The Art of Fiction

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World-renowned novelist and short story author Henry James offers practical advice and considerable insight on what makes quality fiction, and how good writers can create it.
A common theme seen in Henry James' works is contrasting the naivete and untrammeled freedom of the New World with the knowledgeable but corrupt nature of Europe and the Old World. Beginning with short stories while in his 20s, James quickly gained a reputation as a skilled wordsmith and compelling narrator. His innovative style was emblematic of new forms of penmanship which partly displaced and partly accentuated the prevalent Romantic and Victorian literary forms.
Much of Henry James teaching contains his opinions on the nature and purpose of fiction. His theories about what a novel should present - as entertainment, as art, and as a reflection upon the author - offer readers thoughtful and informed analysis of creative writing. What roles that characters should take, and how description should reflect such characters and their surroundings and doings, are also considered.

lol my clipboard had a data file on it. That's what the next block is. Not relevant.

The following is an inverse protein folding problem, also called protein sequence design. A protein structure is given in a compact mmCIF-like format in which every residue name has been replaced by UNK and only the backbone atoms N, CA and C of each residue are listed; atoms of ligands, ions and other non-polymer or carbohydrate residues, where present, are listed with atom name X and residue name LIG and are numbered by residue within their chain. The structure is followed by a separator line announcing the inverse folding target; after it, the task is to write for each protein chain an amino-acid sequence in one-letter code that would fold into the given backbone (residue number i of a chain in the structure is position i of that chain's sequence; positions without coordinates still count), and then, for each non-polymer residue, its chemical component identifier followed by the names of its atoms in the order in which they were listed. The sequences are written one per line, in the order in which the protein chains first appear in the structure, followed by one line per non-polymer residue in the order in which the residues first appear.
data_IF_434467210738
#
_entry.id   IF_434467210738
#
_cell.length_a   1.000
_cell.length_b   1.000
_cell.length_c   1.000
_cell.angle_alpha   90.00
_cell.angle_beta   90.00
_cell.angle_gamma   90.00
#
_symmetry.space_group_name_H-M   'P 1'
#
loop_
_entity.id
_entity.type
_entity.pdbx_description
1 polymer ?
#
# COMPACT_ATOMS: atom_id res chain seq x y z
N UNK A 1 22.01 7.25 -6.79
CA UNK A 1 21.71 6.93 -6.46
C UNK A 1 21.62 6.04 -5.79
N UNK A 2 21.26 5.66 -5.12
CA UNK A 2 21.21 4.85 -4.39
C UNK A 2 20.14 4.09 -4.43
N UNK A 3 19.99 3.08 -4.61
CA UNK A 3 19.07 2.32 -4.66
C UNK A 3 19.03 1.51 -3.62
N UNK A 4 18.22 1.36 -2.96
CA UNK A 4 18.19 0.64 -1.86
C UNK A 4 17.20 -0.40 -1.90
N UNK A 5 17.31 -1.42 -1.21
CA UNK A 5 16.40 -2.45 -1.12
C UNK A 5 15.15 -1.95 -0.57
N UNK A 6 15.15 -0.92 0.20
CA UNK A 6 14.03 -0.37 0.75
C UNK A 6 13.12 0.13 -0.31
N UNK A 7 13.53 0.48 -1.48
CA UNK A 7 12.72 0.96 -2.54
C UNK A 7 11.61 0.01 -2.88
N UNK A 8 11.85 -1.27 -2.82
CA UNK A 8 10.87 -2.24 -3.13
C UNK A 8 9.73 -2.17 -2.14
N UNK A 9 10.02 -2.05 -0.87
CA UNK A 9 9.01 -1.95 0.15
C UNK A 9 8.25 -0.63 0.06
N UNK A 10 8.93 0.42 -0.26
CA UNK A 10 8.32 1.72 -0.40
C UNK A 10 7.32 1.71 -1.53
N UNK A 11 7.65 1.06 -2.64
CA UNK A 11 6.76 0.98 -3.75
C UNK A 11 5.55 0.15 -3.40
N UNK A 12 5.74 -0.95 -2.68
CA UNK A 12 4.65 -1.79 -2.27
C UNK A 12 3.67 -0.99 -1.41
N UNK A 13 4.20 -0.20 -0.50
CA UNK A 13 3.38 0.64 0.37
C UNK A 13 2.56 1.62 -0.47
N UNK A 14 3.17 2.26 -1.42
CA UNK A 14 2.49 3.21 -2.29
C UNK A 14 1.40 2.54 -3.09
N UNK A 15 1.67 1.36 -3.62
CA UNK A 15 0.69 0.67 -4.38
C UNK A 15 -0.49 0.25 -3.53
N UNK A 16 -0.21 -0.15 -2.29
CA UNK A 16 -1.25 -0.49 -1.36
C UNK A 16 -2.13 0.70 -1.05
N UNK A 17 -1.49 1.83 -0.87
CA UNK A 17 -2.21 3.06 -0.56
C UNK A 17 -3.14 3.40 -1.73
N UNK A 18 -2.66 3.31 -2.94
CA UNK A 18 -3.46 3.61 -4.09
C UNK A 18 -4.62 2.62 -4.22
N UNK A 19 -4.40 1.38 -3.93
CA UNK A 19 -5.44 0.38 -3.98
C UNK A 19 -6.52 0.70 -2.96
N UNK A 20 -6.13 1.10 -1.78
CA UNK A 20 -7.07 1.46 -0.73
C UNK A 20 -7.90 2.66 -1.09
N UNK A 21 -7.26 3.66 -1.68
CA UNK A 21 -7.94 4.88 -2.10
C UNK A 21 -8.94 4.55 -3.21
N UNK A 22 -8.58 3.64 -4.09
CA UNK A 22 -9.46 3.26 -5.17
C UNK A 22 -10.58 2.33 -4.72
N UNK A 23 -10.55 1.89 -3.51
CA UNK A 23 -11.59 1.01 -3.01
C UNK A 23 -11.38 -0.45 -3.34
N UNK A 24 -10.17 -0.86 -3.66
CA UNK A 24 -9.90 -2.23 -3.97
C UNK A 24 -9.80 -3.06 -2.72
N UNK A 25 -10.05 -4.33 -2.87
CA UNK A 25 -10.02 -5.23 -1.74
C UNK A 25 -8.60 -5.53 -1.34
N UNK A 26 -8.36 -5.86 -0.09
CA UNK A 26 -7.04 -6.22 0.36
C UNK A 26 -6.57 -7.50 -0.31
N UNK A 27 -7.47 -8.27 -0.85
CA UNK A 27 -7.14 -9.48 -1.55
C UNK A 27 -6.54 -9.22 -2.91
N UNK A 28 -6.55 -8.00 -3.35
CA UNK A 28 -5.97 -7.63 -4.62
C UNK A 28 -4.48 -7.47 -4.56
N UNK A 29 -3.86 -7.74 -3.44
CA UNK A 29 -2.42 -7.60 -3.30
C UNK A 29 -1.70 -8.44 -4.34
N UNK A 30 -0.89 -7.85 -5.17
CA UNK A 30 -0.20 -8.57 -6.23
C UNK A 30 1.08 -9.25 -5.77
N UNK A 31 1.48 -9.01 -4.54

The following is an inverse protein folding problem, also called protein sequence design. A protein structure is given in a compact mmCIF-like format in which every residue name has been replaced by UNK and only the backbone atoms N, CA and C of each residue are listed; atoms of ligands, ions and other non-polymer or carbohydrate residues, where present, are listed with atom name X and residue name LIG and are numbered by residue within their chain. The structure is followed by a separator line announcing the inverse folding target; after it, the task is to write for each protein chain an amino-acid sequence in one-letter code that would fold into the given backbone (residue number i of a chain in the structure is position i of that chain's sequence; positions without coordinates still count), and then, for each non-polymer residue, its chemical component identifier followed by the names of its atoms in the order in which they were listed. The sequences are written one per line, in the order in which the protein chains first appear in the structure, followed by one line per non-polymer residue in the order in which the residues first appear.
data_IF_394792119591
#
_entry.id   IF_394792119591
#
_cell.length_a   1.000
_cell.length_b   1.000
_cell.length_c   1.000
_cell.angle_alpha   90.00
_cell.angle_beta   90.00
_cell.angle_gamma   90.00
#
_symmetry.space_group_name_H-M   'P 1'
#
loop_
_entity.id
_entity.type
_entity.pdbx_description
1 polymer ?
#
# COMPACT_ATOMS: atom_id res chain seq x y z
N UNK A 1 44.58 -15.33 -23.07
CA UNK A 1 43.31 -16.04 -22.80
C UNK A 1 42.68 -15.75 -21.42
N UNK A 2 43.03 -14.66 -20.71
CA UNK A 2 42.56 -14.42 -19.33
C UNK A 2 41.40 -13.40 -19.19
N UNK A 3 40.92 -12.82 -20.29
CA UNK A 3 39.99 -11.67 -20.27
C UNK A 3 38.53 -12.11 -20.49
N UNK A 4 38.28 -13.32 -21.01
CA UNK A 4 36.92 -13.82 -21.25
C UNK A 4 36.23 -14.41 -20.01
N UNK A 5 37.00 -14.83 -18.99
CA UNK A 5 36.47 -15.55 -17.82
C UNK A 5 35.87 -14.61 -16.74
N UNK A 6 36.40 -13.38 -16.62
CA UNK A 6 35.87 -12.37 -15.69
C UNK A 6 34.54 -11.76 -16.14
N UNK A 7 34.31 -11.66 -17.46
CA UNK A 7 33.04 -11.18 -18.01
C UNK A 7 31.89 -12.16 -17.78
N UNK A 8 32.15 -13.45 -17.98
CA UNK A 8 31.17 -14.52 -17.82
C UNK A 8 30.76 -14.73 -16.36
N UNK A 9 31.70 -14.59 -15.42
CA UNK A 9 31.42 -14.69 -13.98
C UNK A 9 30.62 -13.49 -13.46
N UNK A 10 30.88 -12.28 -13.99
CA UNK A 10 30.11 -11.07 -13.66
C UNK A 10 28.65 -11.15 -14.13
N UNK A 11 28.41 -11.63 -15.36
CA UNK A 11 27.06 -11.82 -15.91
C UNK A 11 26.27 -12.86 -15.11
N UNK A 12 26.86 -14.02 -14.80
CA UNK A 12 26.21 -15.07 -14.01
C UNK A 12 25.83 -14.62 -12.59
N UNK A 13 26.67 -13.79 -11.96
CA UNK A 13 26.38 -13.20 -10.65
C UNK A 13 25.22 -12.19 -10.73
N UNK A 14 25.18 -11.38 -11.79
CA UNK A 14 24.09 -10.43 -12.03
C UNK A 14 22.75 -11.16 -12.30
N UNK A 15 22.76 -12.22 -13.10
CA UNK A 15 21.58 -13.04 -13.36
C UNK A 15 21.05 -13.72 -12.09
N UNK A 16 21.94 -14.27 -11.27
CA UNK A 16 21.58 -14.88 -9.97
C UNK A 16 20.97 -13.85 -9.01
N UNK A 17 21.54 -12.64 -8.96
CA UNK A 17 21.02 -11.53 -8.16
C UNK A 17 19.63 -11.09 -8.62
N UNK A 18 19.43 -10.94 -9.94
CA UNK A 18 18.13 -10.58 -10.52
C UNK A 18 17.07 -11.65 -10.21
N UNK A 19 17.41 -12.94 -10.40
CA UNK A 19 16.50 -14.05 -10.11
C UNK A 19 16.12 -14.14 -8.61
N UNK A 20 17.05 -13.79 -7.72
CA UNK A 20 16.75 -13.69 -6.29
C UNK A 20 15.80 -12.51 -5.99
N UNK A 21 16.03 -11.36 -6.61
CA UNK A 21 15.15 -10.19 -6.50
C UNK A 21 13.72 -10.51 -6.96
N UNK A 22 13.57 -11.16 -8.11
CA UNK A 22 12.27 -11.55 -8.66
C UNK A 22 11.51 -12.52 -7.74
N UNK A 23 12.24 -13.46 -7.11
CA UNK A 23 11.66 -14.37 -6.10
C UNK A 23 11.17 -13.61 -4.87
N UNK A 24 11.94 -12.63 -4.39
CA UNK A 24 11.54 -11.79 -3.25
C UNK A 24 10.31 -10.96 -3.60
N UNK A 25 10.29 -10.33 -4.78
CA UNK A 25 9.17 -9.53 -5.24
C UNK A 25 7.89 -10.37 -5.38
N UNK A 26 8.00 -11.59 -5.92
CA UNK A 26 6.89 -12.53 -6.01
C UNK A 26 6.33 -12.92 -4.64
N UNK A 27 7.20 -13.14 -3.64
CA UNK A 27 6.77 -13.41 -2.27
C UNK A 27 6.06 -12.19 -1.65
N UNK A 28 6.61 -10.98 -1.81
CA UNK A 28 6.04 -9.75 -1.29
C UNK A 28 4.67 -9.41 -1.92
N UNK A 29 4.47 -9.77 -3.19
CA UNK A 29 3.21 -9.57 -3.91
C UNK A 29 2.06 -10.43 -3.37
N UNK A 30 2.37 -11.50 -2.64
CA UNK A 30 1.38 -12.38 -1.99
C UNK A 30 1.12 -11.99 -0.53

In differentiating how people tell stories to one another day-to-day, and how a professional storyteller should put his tale to paper, James offers a distinctive and valuable opinion on the subject. While aspects of his thought belong to their time, the view of an experienced and lauded author on the subject of writing good stories both short and long holds certain value to aspiring authors and enthusiastic readers to this day.